5. The system of claim 4 wherein the means for decreasing the width of the pulses comprises a delay network responsive to the generally rectangular signal for providing a delayed signal having the same waveform as the generally rectangular signal but displaced in time by an amount corresponding to the predetermined amount by which the pulse width is to be decreased, and coincidence gate means responsive to the generally rectangular signal and to the delayed signal for providing an output signal corresponding to the logical AND function of the generally rectangular signal and the delayed signal.
6. The system of claim 4 wherein the means for scanning the object comprises a laser which produces a reading beam, means for deflecting the reading beam across the object in raster fashion, and means responsive to light reflected by the object from the reading beam for providing an electrical signal which varies in accordance with the object.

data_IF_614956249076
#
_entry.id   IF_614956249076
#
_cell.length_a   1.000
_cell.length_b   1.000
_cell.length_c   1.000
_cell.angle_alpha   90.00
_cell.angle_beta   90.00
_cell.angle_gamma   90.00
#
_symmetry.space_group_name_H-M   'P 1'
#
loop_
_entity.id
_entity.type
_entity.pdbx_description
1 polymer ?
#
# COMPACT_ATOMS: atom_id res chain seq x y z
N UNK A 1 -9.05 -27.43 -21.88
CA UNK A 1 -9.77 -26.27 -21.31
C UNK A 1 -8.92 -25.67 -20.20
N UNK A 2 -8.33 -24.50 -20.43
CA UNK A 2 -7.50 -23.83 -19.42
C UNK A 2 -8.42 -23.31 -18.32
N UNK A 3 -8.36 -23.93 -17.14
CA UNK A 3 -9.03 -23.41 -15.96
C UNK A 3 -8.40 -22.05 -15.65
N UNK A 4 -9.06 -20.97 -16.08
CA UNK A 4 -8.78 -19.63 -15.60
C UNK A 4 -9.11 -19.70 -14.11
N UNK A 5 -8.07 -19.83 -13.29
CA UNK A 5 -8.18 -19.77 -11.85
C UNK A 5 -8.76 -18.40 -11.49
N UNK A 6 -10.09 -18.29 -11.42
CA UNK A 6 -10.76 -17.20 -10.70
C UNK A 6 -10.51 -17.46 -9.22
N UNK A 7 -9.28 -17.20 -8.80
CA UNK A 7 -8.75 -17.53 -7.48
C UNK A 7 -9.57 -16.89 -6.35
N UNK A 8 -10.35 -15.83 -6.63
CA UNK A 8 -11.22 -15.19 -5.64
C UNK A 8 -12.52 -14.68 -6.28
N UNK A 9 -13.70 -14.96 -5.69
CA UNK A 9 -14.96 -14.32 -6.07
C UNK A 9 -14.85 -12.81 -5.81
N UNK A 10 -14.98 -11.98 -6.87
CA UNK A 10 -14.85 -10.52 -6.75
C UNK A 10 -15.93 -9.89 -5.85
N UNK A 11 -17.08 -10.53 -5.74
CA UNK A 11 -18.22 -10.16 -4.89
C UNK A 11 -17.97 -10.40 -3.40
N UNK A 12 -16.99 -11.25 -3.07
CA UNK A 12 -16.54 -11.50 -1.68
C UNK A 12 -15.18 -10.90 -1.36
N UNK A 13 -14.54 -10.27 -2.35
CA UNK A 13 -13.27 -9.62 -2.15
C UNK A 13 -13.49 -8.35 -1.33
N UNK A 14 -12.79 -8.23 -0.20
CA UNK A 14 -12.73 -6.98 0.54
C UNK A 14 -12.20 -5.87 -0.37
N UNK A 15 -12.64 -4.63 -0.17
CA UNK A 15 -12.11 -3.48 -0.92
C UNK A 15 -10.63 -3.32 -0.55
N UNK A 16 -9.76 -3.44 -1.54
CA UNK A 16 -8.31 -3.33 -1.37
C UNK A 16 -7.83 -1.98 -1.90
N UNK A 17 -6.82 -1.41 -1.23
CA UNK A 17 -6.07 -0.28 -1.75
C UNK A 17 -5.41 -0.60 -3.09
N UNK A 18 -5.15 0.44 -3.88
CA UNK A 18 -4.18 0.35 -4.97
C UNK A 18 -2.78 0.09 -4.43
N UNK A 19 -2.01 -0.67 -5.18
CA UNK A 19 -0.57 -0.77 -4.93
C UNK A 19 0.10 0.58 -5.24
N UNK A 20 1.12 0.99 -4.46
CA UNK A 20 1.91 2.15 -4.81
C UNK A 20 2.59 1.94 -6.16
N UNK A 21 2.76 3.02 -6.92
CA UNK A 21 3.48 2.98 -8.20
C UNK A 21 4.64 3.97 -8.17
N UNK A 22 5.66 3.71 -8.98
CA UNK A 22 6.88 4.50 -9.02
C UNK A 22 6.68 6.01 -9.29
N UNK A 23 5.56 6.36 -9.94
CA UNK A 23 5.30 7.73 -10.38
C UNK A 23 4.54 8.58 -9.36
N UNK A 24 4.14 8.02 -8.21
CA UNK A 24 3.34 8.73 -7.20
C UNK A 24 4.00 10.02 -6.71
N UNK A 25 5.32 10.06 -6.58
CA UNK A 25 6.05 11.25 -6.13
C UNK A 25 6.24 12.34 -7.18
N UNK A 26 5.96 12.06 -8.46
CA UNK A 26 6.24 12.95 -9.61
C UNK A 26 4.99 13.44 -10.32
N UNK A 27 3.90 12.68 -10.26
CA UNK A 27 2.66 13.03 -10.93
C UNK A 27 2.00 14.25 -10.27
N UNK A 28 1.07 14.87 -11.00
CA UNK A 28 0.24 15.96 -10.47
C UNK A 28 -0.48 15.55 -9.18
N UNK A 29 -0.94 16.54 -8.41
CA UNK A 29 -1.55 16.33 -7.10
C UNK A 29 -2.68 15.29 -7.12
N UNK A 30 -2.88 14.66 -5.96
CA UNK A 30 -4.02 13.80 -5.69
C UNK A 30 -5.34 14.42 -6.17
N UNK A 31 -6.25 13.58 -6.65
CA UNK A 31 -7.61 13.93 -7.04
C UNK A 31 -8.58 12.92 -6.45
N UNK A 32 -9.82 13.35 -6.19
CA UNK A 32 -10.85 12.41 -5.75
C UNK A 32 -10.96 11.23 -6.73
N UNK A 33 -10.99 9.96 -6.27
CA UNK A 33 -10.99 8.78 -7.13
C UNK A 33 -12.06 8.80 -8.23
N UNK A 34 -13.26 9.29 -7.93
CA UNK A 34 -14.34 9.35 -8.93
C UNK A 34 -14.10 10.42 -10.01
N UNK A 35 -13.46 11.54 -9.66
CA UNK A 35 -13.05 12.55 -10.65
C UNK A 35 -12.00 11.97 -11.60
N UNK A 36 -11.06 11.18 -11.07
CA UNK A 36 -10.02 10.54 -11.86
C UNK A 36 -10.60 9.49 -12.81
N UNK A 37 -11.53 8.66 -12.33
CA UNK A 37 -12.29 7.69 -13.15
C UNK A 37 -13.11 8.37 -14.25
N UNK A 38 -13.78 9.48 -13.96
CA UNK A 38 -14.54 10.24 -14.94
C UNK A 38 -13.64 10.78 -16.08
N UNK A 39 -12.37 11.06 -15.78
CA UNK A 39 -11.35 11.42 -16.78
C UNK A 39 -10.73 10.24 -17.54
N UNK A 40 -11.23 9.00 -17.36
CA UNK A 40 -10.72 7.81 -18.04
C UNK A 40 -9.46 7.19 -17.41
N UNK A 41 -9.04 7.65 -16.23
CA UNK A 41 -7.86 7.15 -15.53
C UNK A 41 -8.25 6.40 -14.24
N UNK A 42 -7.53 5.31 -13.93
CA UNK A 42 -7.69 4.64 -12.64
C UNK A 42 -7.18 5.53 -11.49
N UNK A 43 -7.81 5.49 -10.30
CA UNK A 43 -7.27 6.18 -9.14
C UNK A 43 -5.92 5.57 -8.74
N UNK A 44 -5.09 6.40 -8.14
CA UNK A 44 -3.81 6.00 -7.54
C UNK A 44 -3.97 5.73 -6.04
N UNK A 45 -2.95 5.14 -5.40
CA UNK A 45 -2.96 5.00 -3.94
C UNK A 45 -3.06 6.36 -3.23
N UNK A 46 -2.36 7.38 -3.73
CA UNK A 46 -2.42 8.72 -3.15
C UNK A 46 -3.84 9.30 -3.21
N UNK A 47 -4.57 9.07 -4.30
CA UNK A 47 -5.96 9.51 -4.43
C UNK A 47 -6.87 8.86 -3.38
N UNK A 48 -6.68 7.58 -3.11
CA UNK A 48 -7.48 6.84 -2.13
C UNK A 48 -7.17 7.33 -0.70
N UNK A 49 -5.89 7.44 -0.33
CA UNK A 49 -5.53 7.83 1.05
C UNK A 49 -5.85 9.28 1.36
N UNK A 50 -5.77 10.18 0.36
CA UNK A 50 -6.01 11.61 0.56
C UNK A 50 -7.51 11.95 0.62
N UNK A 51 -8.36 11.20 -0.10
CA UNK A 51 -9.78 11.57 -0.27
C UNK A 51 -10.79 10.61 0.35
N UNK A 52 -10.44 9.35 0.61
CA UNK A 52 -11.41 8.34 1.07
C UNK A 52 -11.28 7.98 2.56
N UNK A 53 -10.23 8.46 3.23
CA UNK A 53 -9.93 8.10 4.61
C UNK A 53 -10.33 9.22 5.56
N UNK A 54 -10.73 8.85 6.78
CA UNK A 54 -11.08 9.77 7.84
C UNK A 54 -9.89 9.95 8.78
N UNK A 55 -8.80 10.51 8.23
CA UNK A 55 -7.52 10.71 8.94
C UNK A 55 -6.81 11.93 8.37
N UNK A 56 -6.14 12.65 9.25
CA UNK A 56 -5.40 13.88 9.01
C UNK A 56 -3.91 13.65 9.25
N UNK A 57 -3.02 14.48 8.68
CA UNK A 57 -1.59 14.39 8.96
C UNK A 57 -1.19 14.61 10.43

7. The system of claim 6 wherein the means responsive to light reflected by the object comprises a photomultiplier tube and a fiber optic array for directing light from the object to the photomultiplier tube.
8. The system of claim 4 wherein the writing beam comprises a laser beam which is scanned across the output medium in raster fashion.
9. In a laser imaging system for forming an image of input copy on an output medium such as film or a printing plate: means for scanning the input copy with a laser beam to provide an electrical signal comprising a series of pulses which vary in width in accordance with the input copy, means for decreasing the width of each of the pulses by a predetermined fixed amount, a laser for providing a writing beam, means for scanning the writing beam across the output medium in raster fashion, and means for modulating the writing beam in accordance with the pulses of decreased width to form an image of the input copy on the output medium.
10. The system of claim 9 wherein the means for scanning the input copy comprises means for deflecting the laser beam across the copy in raster fashion, means responsive to light reflected by the copy from the beam for providing an electrical signal which varies in level in accordance with the input copy, and level responsive means for converting the electrical signal to a generally rectangular waveform.
Description
BACKGROUND OF THE INVENTION

1. Field of the Invention